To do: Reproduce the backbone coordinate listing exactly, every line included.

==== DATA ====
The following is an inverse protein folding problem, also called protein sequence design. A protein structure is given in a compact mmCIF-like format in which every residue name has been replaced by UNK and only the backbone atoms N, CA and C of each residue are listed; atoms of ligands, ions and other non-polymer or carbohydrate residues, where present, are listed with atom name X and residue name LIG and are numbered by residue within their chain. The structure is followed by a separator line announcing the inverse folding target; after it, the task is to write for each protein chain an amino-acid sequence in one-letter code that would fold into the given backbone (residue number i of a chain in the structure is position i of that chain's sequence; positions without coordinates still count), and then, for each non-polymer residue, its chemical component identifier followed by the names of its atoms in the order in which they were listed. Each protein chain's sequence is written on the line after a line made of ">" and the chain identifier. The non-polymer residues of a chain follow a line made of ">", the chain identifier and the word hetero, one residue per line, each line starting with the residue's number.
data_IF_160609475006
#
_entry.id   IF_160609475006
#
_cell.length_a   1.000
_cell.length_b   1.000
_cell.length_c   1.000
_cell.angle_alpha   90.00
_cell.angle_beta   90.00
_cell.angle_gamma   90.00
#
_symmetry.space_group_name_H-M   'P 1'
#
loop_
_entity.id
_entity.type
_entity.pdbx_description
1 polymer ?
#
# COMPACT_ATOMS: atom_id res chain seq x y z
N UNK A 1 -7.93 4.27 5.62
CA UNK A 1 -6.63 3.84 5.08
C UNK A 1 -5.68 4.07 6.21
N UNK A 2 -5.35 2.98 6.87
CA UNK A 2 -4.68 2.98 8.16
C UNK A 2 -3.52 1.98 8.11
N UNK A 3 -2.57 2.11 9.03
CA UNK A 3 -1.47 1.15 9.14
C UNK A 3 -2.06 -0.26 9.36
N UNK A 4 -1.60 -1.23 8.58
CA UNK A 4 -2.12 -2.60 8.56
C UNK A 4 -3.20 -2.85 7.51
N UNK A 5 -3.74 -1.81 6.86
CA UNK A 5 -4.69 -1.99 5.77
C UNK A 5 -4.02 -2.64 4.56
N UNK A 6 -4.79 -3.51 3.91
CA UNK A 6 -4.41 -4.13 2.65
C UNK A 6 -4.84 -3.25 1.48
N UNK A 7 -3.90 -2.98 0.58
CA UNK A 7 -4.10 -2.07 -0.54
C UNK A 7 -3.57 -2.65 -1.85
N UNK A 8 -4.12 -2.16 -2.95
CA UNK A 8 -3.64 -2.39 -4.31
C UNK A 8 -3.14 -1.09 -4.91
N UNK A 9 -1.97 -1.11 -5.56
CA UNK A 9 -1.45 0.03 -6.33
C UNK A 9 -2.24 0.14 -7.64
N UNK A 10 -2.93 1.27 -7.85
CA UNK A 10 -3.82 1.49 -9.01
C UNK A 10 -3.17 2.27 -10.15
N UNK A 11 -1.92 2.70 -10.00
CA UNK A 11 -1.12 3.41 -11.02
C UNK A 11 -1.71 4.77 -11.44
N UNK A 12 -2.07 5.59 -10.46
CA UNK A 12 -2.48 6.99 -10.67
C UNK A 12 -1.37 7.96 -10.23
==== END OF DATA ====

The following is an inverse protein folding problem, also called protein sequence design. A protein structure is given in a compact mmCIF-like format in which every residue name has been replaced by UNK and only the backbone atoms N, CA and C of each residue are listed; atoms of ligands, ions and other non-polymer or carbohydrate residues, where present, are listed with atom name X and residue name LIG and are numbered by residue within their chain. The structure is followed by a separator line announcing the inverse folding target; after it, the task is to write for each protein chain an amino-acid sequence in one-letter code that would fold into the given backbone (residue number i of a chain in the structure is position i of that chain's sequence; positions without coordinates still count), and then, for each non-polymer residue, its chemical component identifier followed by the names of its atoms in the order in which they were listed. Each protein chain's sequence is written on the line after a line made of ">" and the chain identifier. The non-polymer residues of a chain follow a line made of ">", the chain identifier and the word hetero, one residue per line, each line starting with the residue's number.
data_IF_160609475006
#
_entry.id   IF_160609475006
#
_cell.length_a   1.000
_cell.length_b   1.000
_cell.length_c   1.000
_cell.angle_alpha   90.00
_cell.angle_beta   90.00
_cell.angle_gamma   90.00
#
_symmetry.space_group_name_H-M   'P 1'
#
loop_
_entity.id
_entity.type
_entity.pdbx_description
1 polymer ?
#
# COMPACT_ATOMS: atom_id res chain seq x y z
N UNK A 1 -7.93 4.27 5.62
CA UNK A 1 -6.63 3.84 5.08
C UNK A 1 -5.68 4.07 6.21
N UNK A 2 -5.35 2.98 6.87
CA UNK A 2 -4.68 2.98 8.16
C UNK A 2 -3.52 1.98 8.11
N UNK A 3 -2.57 2.11 9.03
CA UNK A 3 -1.47 1.15 9.14
C UNK A 3 -2.06 -0.26 9.36
N UNK A 4 -1.60 -1.23 8.58
CA UNK A 4 -2.12 -2.60 8.56
C UNK A 4 -3.20 -2.85 7.51
N UNK A 5 -3.74 -1.81 6.86
CA UNK A 5 -4.69 -1.99 5.77
C UNK A 5 -4.02 -2.64 4.56
N UNK A 6 -4.79 -3.51 3.91
CA UNK A 6 -4.41 -4.13 2.65
C UNK A 6 -4.84 -3.25 1.48
N UNK A 7 -3.90 -2.98 0.58
CA UNK A 7 -4.10 -2.07 -0.54
C UNK A 7 -3.57 -2.65 -1.85
N UNK A 8 -4.12 -2.16 -2.95
CA UNK A 8 -3.64 -2.39 -4.31
C UNK A 8 -3.14 -1.09 -4.91
N UNK A 9 -1.97 -1.11 -5.56
CA UNK A 9 -1.45 0.03 -6.33
C UNK A 9 -2.24 0.14 -7.64
N UNK A 10 -2.93 1.27 -7.85
CA UNK A 10 -3.82 1.49 -9.01
C UNK A 10 -3.17 2.27 -10.15
N UNK A 11 -1.92 2.70 -10.00
CA UNK A 11 -1.12 3.41 -11.02
C UNK A 11 -1.71 4.77 -11.44
N UNK A 12 -2.07 5.59 -10.46
CA UNK A 12 -2.48 6.99 -10.67
C UNK A 12 -1.37 7.96 -10.23